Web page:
January 9 , 2004  
Volume 97, Issue 55  

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There must be a Santa, Santa Claus

Jordan Bell

Managing Editor

“I’m sorry to tell you this Jordie, but Santa Claus isn’t actually real.”

Blank stare. Tears swelling in my eyes. World collapsing around me. Can’t breathe. Mother and father Bell quickly becoming the root of all evil.

It was a chilly Sunday afternoon many years ago. I had just finished creating mock dating sessions between my GI Joes and my sister’s Barbies, and was heartily enjoying a Special Crisp chocolate bar (for which I had an unhealthy addiction). And then my folks dropped the above bombshell.

The news crushed a devoted Santa zealot and essentially destroyed his will to live. So many children before, and so many to come, will be forced to come to the realization that the fat-ass man with the kick ass beard doesn’t actually live up in the North Pole, but is just some scary dude at local shopping malls asking little children to sit on his unit... er lap. This truth is the first of many that tells us one thing... growing old really sucks.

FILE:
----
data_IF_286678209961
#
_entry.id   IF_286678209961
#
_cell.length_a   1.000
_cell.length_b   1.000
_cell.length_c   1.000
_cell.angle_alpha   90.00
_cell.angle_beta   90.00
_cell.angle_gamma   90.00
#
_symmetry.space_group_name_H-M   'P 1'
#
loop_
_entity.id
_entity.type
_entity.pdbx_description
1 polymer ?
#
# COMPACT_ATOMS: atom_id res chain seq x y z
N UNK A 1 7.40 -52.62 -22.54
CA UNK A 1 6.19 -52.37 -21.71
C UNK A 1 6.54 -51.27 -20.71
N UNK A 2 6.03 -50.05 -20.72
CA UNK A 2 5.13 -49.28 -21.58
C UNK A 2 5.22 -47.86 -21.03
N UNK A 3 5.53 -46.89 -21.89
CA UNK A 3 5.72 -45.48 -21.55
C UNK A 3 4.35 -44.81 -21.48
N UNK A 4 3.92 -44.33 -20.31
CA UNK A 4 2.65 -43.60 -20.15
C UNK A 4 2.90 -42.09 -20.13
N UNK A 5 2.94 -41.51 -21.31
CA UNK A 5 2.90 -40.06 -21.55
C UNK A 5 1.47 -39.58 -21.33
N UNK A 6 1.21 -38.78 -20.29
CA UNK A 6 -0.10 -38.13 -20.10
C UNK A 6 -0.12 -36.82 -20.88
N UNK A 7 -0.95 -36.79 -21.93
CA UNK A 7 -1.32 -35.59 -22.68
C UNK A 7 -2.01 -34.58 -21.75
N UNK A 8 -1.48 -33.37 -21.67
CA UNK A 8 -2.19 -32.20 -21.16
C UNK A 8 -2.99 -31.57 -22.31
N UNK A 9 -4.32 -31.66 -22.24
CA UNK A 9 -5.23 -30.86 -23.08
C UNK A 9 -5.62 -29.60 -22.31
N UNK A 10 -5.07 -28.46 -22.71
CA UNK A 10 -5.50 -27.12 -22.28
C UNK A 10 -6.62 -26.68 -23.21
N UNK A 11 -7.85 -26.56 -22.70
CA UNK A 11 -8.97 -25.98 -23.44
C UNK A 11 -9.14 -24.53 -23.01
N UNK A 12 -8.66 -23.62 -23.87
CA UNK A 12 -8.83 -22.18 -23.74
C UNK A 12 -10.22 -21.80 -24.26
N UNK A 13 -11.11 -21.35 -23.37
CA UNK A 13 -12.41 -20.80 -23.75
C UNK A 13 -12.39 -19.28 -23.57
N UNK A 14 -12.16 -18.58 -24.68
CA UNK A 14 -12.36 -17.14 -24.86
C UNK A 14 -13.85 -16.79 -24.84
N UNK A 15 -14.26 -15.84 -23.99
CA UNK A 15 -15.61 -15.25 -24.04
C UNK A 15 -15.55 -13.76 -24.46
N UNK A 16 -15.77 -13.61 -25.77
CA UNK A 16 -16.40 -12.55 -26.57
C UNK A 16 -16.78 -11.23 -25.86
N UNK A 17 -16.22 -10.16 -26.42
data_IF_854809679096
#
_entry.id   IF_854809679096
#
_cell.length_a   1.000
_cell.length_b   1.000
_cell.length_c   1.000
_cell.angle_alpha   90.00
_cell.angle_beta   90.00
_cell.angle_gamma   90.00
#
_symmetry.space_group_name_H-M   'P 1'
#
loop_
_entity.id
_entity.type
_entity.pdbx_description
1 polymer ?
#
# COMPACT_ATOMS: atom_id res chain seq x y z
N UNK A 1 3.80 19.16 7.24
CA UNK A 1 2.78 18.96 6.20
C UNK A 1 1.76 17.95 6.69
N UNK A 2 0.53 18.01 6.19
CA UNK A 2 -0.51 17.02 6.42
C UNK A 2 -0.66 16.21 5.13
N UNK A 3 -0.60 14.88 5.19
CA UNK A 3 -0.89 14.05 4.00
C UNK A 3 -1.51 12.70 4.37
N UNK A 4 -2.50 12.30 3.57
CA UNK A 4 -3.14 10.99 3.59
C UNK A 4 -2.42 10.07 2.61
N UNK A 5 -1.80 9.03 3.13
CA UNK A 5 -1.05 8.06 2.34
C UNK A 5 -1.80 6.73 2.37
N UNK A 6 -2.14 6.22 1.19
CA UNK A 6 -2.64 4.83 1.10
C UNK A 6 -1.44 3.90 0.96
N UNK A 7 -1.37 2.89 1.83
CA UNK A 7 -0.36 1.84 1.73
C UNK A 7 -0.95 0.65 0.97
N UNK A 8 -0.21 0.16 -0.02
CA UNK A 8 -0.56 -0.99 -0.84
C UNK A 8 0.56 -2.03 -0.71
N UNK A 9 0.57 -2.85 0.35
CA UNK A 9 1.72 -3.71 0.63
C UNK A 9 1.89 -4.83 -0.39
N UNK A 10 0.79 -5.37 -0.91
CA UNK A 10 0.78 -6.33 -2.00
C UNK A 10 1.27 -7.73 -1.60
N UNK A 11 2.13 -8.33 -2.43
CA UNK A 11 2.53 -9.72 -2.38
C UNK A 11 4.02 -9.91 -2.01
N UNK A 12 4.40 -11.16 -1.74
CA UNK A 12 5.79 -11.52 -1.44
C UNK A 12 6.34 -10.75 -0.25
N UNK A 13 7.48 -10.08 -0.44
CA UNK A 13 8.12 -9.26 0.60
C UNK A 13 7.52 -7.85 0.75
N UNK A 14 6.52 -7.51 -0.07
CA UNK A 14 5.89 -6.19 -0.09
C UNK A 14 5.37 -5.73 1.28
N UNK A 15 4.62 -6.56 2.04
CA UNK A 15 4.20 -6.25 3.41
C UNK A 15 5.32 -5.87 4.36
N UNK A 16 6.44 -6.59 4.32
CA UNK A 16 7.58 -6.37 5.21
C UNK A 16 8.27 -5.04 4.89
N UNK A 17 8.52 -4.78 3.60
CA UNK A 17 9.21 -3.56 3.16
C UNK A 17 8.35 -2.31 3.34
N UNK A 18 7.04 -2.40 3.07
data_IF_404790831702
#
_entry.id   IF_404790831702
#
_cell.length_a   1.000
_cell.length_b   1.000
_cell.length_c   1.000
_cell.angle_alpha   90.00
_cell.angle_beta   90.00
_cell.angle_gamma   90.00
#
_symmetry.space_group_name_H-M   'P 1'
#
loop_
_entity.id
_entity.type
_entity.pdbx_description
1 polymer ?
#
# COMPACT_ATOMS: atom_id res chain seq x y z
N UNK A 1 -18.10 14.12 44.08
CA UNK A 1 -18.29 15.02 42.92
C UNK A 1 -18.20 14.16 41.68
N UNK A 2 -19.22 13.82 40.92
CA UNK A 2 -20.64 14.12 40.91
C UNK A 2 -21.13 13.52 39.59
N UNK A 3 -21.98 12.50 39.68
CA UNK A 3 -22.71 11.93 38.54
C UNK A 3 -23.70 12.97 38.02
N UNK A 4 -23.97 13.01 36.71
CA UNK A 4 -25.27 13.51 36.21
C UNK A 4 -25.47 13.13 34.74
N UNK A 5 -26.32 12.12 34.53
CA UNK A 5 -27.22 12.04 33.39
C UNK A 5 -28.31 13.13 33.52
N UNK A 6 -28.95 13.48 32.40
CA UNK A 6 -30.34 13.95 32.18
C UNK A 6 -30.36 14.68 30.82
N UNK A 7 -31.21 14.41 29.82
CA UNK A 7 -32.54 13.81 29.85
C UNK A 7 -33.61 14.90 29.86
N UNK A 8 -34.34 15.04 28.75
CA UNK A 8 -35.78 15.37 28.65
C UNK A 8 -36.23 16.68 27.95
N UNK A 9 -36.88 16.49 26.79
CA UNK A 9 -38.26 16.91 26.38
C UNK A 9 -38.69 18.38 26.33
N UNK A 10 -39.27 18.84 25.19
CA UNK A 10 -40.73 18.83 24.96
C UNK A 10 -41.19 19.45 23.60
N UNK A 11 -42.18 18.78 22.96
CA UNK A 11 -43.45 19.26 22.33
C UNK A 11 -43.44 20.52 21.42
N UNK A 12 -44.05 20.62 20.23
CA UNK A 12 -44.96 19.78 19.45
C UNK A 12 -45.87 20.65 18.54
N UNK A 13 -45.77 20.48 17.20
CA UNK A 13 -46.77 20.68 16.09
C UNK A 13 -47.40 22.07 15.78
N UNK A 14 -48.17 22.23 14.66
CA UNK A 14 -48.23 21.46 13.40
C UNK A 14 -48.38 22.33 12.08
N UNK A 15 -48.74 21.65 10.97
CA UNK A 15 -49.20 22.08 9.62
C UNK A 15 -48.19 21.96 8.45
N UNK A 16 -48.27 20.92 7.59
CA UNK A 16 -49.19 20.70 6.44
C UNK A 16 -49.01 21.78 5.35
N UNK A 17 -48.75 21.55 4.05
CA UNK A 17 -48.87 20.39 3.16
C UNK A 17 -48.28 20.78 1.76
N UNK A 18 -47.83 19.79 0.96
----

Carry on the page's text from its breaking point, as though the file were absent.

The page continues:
English writer Anthony Powell said it best when he wrote, “Growing old is like being increasingly penalized for a crime you haven’t committed.” And no time proves this adage better than the holiday season.

Waking up at 3:30 a.m. on Christmas Day; hooking up your new Nintendo and playing until permanent indents appear on your thumbs; sneaking liquor on New Year’s Eve after your parents have passed out on the kitchen floor.

The holiday season just doesn’t have the same meaning. Everything you receive for Christmas, you could’ve just bought yourself. New Year’s parties get lamer and lamer the older you get. And due to global warming or some crazy act of Jim Carrey, we don’t even get a white Christmas — the Earth is too busy trying to stop us from killing ourselves.

I love my parents, but why couldn’t they have just left Santa placed squarely in my imagination. I never realized stealing a few cookies from the cookie jar constituted a felony.



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